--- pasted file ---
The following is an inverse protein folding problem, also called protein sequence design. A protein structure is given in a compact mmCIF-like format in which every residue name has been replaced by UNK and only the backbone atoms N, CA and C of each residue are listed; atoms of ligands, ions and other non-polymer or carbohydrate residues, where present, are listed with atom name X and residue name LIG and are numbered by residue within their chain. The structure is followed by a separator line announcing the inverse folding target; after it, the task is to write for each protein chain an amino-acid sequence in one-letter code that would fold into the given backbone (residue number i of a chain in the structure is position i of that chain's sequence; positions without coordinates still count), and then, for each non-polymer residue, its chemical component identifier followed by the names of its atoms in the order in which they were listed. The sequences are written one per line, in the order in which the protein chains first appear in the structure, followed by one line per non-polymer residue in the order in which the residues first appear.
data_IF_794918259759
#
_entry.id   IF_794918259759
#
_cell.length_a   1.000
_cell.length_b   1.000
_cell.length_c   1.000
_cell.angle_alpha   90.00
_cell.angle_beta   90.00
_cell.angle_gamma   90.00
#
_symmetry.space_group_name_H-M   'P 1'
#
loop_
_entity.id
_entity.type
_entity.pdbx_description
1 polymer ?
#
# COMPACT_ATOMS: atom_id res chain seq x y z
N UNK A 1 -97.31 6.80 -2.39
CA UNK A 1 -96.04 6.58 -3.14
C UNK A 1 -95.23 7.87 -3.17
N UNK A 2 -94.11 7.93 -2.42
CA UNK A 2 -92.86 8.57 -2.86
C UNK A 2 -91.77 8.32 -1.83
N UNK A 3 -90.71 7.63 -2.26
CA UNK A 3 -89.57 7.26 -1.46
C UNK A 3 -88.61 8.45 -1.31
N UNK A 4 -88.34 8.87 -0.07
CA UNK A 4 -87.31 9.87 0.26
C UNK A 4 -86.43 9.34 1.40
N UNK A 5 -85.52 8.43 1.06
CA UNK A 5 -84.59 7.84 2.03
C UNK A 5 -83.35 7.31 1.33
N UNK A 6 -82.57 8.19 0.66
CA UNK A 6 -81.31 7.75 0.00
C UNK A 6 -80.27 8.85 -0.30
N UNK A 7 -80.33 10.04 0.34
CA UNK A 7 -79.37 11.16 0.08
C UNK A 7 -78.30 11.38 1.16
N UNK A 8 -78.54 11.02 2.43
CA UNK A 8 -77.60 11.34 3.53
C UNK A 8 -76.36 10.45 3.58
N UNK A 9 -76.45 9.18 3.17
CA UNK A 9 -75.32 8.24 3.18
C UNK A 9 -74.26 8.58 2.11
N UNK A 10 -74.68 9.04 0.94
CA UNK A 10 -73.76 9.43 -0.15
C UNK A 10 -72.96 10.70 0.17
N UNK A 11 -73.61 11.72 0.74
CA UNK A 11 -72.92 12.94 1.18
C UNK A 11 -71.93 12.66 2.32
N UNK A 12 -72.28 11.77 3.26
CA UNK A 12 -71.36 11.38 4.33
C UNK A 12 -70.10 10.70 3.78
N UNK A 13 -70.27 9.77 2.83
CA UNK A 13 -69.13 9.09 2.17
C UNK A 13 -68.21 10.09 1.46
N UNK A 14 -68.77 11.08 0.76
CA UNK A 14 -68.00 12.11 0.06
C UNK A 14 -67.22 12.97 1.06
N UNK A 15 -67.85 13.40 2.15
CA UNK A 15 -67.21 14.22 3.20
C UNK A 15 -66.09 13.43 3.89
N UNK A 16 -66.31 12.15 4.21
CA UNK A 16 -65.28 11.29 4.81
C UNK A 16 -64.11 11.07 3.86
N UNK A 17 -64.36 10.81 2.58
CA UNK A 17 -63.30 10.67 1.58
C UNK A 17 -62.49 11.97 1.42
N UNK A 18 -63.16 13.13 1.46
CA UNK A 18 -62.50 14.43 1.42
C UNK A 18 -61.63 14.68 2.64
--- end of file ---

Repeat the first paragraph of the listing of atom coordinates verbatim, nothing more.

The following is an inverse protein folding problem, also called protein sequence design. A protein structure is given in a compact mmCIF-like format in which every residue name has been replaced by UNK and only the backbone atoms N, CA and C of each residue are listed; atoms of ligands, ions and other non-polymer or carbohydrate residues, where present, are listed with atom name X and residue name LIG and are numbered by residue within their chain. The structure is followed by a separator line announcing the inverse folding target; after it, the task is to write for each protein chain an amino-acid sequence in one-letter code that would fold into the given backbone (residue number i of a chain in the structure is position i of that chain's sequence; positions without coordinates still count), and then, for each non-polymer residue, its chemical component identifier followed by the names of its atoms in the order in which they were listed. The sequences are written one per line, in the order in which the protein chains first appear in the structure, followed by one line per non-polymer residue in the order in which the residues first appear.